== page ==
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Bensinger v. West

February 13, 1953

BENSINGER
v.
WEST



Duncan

DUNCAN, Justice. The action involved on this appeal is based upon one of the contracts involved in the appeal of Bensinger's Coexecutors v. West, Ky., 255 S.W.2d 27. Although some of the facts involved on the other appeal are stated in that opinion, we will, in the interest of convenience, repeat them here so far as they are pertinent to the present appeal.

On January 10, 1947, Jerry West, then sixteen years of age, entered into a written contract with one Jake Glenn by the terms of which he became employed by Glenn for a period of five years as stable boy and jockey. As payment for the services to be rendered under the employment, Glenn agreed to provide the infant with board, lodging, traveling and medical expenses, and pay a salary of $50 per month during the first year, $75 the second, $100 the third, $125 the fourth, and $150 per month during the fifth year. On November 20, 1948, Glenn leased the services of the infant to Harry Bensinger and Coralie R. Bensinger, his wife. Subsequently, on March 31, 1949, the Bensingers purchased the contract, assuming all obligations as to support and wages, and Glenn made a complete assignment of all of his rights thereunder. From November 20, 1948, to January 10, 1950, West worked for the Bensingers under the terms of his agreement with Glenn. On the latter date, West purchased from Harry Bensinger his release from the Glenn contract, and his subsequent renunciation of that purchase is involved in the other appeal which we have mentioned.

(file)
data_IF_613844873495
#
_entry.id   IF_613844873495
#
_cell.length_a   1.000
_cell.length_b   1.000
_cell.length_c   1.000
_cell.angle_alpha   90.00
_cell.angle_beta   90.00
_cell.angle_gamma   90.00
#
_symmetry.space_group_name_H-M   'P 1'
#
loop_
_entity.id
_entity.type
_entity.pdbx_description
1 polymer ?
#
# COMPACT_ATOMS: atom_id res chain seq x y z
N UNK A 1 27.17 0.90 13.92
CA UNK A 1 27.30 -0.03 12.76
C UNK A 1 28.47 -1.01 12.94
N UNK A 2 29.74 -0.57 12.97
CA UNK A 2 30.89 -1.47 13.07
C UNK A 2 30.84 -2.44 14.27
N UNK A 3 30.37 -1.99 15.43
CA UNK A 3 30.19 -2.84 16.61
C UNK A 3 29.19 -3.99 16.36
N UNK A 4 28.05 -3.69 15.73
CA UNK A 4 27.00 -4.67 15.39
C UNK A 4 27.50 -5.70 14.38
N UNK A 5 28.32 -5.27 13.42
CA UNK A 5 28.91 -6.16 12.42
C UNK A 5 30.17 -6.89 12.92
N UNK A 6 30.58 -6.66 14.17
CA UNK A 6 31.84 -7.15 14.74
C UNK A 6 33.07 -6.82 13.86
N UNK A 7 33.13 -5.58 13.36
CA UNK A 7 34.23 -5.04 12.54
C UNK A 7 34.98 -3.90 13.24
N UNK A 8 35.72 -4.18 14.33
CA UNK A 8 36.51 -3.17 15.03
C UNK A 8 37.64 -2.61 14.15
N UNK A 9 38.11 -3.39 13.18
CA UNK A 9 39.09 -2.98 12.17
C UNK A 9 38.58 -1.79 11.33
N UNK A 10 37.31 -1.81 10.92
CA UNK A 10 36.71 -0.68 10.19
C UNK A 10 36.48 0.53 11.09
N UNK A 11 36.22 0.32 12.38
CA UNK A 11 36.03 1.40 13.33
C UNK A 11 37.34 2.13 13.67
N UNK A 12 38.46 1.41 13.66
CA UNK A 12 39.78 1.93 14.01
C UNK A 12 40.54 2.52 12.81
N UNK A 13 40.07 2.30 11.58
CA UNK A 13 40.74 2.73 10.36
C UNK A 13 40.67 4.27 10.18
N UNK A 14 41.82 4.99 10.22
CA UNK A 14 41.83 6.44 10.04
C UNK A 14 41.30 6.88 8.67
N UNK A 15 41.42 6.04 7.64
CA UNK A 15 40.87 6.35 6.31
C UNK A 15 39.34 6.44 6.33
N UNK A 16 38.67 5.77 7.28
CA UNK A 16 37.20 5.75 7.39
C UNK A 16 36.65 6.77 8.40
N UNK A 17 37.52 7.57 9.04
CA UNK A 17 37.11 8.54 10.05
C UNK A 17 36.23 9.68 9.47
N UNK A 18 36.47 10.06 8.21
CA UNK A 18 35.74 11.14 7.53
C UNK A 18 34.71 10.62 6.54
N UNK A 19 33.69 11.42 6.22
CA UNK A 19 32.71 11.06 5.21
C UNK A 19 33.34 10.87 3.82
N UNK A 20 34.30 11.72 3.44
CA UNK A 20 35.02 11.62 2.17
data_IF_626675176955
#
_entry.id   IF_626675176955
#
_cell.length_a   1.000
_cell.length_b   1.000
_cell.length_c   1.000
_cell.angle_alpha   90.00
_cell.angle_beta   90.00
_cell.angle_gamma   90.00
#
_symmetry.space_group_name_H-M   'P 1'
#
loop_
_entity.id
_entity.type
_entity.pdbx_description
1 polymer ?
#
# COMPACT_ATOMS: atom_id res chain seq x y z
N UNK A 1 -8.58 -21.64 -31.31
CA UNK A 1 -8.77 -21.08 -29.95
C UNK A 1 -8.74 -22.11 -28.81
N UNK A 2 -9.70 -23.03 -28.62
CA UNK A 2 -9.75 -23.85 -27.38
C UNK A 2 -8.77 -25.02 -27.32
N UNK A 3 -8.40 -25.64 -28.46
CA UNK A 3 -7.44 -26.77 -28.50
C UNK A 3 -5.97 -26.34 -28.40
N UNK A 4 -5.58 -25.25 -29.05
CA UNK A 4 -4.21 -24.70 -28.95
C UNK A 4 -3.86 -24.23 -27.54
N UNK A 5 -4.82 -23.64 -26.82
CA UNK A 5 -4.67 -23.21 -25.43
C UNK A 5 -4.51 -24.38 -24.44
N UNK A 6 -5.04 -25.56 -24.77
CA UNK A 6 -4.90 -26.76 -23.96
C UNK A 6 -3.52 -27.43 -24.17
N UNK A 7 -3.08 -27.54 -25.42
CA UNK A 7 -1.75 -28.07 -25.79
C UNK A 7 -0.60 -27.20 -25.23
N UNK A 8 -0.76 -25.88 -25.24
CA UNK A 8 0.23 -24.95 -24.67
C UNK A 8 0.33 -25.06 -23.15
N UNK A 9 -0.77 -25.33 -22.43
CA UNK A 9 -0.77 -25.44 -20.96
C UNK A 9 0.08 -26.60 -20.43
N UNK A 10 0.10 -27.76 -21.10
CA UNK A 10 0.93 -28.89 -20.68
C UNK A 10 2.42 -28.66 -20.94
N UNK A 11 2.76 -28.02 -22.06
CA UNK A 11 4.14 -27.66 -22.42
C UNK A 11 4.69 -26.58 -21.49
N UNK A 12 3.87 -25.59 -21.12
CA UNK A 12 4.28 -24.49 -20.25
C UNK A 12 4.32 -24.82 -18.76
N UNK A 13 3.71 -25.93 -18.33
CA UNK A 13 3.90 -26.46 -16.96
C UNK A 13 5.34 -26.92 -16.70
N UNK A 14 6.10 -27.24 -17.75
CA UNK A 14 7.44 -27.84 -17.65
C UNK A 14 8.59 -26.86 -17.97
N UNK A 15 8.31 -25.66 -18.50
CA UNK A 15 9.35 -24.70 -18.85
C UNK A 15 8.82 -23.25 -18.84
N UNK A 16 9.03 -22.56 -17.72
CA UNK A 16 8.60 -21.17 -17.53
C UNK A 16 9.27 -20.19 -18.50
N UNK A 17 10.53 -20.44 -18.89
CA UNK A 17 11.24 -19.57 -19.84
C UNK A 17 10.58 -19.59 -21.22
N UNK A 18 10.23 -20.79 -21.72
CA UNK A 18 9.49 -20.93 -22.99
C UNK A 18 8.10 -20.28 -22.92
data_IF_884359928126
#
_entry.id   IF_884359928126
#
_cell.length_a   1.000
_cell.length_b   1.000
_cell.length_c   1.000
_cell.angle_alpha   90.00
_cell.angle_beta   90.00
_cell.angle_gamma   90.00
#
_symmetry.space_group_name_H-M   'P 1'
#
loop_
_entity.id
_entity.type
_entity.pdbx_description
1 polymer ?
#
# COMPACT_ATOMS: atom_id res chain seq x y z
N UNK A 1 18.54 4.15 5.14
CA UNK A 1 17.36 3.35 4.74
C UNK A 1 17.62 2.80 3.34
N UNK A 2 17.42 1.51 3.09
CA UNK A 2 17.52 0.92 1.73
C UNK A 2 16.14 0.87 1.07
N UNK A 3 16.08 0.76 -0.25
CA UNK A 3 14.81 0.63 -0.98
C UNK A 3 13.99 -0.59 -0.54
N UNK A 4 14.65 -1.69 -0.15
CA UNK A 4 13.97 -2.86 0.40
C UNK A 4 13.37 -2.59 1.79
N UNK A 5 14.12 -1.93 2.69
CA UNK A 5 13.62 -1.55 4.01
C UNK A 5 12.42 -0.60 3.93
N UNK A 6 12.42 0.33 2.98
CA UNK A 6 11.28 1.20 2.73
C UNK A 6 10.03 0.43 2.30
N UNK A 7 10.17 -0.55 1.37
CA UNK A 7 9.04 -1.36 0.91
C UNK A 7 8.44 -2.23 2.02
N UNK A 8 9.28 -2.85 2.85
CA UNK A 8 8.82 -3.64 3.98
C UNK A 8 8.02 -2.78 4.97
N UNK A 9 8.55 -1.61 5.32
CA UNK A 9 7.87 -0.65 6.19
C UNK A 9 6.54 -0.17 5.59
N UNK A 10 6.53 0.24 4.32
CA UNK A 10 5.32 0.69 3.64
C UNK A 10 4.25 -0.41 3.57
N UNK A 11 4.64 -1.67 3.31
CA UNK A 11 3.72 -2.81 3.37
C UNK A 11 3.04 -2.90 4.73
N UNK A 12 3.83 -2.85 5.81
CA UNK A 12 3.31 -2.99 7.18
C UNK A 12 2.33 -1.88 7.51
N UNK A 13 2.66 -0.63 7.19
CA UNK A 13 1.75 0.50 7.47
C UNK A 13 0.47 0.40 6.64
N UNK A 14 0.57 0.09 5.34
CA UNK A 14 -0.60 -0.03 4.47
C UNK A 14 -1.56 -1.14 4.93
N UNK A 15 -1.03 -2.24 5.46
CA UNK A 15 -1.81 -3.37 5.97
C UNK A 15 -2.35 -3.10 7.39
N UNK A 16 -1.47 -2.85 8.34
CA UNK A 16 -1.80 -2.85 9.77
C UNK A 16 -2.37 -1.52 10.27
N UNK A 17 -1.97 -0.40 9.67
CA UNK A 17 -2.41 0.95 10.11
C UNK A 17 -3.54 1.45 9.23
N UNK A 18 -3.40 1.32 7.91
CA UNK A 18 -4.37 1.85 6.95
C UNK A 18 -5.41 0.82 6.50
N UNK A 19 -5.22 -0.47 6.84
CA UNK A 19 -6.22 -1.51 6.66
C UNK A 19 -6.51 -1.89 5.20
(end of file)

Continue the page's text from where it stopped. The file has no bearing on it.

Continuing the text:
After the death of Harry Bensinger, West, through his statutory guardian, instituted this action against Bensinger's executors to recover the sum of $1,456, alleged to be the amount of traveling, medical, and other personal expenses incurred in the service of the Bensingers from November 20, 1948, to January 10, 1950. Amended petitions were subsequently filed, increasing the amount sued for to $1,764, and Coralie Bensinger was joined as a defendant individually and as a surviving partner of Harry Bensinger. The case was referred to the Master Commissioner for proof, and upon the testimony heard, the Commissioner reported that West was entitled to recover $1,618. Exceptions to the report were overruled.

Conceiving that the testimony supporting the claim was not competent against the estate of Harry Bensinger because of the provisions of Civil Code of Practice, Section 606(2), a judgment was awarded individually against Coralie Bensinger, but the action was dismissed against the executors of the estate of Harry Bensinger. The appellee does not complain of the dismissal against the estate, and Coralie Bensinger, upon the appeal, insists that the judgment against her should be reversed for the following reasons: (1) the testimony supporting the claim is incompetent against her under Civil Code of Practice, Section 606(2); and (2) the court erred in permitting the filing of the several amendments to the original petition.